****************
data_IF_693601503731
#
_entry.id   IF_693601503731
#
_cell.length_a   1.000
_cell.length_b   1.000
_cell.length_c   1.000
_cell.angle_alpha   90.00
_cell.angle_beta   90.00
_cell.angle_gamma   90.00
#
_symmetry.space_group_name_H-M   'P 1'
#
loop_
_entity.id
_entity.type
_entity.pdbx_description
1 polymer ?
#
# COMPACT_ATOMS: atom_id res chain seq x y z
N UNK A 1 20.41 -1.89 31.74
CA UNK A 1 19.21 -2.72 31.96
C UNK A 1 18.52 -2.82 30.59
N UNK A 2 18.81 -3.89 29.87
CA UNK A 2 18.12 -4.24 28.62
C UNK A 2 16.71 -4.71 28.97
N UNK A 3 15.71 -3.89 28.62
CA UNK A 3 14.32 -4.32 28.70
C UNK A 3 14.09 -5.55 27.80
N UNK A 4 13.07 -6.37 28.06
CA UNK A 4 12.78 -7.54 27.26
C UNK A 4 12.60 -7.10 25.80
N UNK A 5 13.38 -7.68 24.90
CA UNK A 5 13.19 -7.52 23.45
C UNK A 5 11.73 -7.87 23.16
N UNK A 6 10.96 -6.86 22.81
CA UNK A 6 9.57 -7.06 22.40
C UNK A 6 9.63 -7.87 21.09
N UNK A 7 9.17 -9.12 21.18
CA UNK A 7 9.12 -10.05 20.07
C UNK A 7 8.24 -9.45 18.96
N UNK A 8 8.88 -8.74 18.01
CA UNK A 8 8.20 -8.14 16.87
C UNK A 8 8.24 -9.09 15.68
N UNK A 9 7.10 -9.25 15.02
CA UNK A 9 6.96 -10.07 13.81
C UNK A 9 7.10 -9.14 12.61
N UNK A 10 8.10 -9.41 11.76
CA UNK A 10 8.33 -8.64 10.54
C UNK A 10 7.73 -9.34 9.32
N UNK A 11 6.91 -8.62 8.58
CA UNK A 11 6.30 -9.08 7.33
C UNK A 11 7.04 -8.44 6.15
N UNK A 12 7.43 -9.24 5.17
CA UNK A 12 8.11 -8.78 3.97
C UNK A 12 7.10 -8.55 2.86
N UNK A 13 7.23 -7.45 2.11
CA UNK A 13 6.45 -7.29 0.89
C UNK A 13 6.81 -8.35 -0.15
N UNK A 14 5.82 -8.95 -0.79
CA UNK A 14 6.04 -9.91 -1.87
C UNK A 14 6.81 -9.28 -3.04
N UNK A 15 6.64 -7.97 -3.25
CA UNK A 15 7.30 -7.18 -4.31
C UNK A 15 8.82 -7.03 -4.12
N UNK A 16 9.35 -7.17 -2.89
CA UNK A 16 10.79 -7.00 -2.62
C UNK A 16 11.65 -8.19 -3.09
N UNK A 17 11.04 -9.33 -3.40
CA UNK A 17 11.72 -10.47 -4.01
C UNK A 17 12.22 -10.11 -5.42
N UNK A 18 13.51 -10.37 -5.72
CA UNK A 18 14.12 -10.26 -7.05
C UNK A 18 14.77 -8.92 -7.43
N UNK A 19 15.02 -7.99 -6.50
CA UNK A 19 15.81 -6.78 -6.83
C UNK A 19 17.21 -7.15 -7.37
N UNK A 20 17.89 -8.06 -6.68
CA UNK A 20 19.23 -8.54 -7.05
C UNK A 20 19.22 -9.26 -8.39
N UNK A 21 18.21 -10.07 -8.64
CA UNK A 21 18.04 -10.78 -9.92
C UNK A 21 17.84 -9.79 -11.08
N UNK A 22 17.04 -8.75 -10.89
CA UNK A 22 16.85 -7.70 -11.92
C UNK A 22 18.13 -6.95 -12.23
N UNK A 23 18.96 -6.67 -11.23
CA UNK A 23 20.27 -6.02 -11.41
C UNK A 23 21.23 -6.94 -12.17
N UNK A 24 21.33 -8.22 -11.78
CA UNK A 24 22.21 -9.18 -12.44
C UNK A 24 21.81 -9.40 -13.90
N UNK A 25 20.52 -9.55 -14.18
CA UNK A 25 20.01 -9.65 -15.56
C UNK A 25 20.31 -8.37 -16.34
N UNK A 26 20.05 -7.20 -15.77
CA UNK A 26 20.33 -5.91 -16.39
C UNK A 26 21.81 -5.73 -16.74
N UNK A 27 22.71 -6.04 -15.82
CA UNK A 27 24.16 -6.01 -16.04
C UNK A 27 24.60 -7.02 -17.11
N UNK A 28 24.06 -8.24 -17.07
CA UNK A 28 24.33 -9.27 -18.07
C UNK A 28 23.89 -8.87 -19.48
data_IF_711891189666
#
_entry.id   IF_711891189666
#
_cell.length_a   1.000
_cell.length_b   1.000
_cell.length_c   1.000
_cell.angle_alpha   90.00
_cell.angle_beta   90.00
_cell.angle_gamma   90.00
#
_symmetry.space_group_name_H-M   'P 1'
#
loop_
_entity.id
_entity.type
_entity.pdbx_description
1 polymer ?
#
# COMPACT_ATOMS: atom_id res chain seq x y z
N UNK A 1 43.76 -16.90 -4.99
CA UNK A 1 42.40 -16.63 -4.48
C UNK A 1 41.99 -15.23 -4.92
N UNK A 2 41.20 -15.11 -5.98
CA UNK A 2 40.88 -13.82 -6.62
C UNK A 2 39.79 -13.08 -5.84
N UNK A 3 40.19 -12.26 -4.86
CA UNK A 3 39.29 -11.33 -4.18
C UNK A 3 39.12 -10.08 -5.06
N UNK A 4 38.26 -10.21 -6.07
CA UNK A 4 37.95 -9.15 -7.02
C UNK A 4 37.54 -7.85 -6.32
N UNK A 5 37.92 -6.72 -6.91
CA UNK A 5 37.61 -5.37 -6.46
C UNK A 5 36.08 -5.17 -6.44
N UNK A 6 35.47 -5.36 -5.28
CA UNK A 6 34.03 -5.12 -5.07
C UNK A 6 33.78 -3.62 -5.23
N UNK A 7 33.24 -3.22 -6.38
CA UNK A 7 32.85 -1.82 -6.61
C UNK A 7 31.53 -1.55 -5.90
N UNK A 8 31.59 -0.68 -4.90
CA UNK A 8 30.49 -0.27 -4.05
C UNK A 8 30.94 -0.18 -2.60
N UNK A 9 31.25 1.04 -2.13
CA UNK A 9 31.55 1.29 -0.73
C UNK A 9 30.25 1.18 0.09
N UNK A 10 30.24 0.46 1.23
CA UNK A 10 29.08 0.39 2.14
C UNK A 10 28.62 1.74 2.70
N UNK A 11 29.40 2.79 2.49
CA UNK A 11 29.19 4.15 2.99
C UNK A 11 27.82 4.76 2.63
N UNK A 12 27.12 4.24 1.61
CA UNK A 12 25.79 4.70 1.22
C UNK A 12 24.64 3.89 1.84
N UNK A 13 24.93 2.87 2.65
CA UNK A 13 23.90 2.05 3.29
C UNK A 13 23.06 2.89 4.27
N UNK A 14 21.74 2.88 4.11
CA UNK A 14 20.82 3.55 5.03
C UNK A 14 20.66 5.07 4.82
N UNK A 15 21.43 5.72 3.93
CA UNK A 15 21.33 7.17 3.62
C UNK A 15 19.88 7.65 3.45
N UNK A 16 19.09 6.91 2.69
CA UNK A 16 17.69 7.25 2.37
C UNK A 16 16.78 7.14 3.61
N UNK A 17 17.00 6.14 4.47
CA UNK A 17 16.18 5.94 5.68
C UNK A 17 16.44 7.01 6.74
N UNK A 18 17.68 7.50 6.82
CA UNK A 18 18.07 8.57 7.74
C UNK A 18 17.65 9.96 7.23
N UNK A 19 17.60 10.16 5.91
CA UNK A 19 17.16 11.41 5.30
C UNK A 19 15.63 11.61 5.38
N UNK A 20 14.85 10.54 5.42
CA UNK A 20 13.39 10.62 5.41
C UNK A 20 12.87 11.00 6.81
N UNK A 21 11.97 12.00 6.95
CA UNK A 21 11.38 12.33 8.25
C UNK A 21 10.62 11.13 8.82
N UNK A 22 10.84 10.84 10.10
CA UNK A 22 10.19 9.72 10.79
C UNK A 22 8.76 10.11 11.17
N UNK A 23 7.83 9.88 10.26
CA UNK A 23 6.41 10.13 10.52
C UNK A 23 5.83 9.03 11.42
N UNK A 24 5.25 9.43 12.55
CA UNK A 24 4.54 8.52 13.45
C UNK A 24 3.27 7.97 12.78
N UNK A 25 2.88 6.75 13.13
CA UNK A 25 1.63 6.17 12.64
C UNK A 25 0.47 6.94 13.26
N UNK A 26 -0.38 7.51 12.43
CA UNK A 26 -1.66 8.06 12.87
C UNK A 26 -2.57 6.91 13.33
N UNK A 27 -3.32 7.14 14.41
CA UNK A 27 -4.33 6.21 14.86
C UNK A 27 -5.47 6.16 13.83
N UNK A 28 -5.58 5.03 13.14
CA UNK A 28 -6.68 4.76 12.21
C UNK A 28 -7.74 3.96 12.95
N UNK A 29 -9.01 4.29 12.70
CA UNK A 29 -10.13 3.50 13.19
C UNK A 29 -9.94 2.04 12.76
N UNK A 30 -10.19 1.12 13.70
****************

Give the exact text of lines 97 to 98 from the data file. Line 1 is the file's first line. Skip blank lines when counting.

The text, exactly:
CA UNK A 26 20.33 -5.91 -16.39
C UNK A 26 21.81 -5.73 -16.74